Beverly Hills Cop (1984)
“He’s been chased, thrown through a window, and arrested. Eddie Murphy is a Detroit cop on vacation in Beverly Hills.”
Beverly Hills Cop (1984)
Director: Martin Brest
Cast: Eddie Murphy, Judge Reinhold, John Ashton
Synopsis: A freewheeling Detroit cop pursuing a murder investigation finds himself dealing with the very different culture of Beverly Hills.
You can tell how old Beverly Hills Cop is by the fact that, despite starring Eddie Murphy (48 Hrs., Meet Dave), it is actually a pretty good movie, thanks not only to Murphy’s largely improvised performance but to the chemistry between hapless police team Taggart (John Ashton – The Adventures of Buckaroo Banzai Across the 8th Dimension, Midnight Run) and Rosewood (Judge Reinhold – Gremlins). The two of them are assigned to tail Murphy’s off-duty Detroit cop, Axel Foley who has travelled to Beverly Hills against the orders of his angry-shouty police chief to track down the men who killed his ex-con friend. They’re like an old married couple, Taggart and Rosewood, with the younger man gently chiding the older for the amount of red meat he eats (“did you know by the time he’s fifty the average American has five pounds of undigested red meat in his bowels?”) and the coffee he drinks as they stake out their target. Of course, they’re no match for the street-wise Foley who stuffs bananas into the tailpipe of their car while they’re distracted by the waiter delivering a free meal to their stakeout car. Despite their initial antipathy towards him, it’s not too long before the duo thaw out, and they’re soon working with him to prove that outwardly respectable art dealer Victor Maitland (Stephen Berkoff – A Clockwork Orange, 44 Inch Chest) is the man behind both the murder of Axel’s friend and a major smuggling ring.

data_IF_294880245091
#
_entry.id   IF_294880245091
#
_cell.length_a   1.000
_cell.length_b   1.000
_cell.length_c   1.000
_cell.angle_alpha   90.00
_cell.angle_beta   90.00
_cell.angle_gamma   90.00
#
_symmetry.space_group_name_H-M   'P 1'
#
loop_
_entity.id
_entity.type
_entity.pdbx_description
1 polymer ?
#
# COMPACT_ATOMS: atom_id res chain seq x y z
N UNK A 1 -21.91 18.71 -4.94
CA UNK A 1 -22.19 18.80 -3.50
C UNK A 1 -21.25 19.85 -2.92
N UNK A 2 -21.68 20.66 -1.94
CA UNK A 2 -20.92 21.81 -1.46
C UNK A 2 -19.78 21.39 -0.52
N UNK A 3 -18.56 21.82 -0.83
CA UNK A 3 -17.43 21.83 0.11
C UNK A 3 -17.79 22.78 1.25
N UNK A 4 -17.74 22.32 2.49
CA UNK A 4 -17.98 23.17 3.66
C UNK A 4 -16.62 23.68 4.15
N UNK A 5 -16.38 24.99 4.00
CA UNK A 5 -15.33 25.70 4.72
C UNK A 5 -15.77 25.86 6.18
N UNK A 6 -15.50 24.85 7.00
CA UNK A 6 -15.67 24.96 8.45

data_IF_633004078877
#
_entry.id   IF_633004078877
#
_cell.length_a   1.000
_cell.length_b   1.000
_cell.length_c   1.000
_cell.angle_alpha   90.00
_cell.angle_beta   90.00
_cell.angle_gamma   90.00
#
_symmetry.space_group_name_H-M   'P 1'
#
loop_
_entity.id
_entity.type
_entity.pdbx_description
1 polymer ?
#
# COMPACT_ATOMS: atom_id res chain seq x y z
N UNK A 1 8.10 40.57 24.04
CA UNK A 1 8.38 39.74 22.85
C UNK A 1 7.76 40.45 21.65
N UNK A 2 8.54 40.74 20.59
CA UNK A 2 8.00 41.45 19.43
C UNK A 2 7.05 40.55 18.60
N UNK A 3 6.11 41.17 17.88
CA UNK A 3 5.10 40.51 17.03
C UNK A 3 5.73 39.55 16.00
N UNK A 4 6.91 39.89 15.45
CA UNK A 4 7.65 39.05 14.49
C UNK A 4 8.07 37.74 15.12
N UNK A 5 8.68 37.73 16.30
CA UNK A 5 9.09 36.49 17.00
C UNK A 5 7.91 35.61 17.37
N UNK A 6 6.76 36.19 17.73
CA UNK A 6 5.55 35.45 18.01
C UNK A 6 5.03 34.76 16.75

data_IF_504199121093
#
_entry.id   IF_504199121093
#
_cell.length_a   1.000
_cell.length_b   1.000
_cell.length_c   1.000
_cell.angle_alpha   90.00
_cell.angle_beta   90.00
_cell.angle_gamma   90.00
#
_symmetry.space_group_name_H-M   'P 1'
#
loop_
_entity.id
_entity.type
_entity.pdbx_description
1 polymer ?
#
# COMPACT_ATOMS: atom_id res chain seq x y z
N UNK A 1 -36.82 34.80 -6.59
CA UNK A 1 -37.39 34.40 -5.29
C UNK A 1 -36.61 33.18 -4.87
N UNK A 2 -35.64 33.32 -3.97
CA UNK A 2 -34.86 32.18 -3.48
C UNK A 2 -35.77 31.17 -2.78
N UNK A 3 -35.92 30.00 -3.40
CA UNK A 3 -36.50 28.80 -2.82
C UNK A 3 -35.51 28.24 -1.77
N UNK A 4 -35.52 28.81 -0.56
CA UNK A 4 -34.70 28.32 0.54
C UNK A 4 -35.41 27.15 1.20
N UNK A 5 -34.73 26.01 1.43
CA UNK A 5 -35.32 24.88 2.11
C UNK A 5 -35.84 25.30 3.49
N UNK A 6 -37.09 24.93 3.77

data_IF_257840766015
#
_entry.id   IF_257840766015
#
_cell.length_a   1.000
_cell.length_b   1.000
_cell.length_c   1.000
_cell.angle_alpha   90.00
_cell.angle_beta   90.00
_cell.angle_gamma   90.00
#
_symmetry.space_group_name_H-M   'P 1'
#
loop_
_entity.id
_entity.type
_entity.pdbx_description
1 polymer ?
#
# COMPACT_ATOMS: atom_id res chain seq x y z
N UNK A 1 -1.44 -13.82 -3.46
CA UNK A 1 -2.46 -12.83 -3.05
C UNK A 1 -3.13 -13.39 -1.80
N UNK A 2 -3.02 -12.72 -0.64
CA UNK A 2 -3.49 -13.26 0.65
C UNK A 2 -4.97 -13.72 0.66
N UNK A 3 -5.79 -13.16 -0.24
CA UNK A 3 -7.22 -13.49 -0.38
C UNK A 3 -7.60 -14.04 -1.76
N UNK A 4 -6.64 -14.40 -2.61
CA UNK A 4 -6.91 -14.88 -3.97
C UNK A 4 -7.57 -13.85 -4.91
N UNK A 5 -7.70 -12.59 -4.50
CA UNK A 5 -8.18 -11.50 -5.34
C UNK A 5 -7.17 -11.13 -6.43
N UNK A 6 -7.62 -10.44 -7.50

Beverly Hills Cop is a typical fish out of water comedy, with all the humour derived from Murphy’s casually dressed, foul-mouthed and rule-breaking cop’s repeated run-ins with the Beverly Hills Police Department. And because it’s Murphy at his early-career peak, he’s never anything less than entirely likeable, piling on the charm, flashing that beaming smile and barking out his trademark honking laugh between carefully timed action set-pieces. Movies like this sometimes have a production-line feel about them – especially those from the 80s when the buddy-cop genre was at its height – but Beverly Hills Cop is so slickly produced that it never feels laboured or routine. It’s lively and energetic and has a buzz about it. The laughs are frequent, with Ashton and Reinhold allowed their own moments in the limelight. But it’s still Murphy’s movie, and in a way it’s a sad reminder of just how good he was when he was still lean and hungry.
(Reviewed 11th April 2015)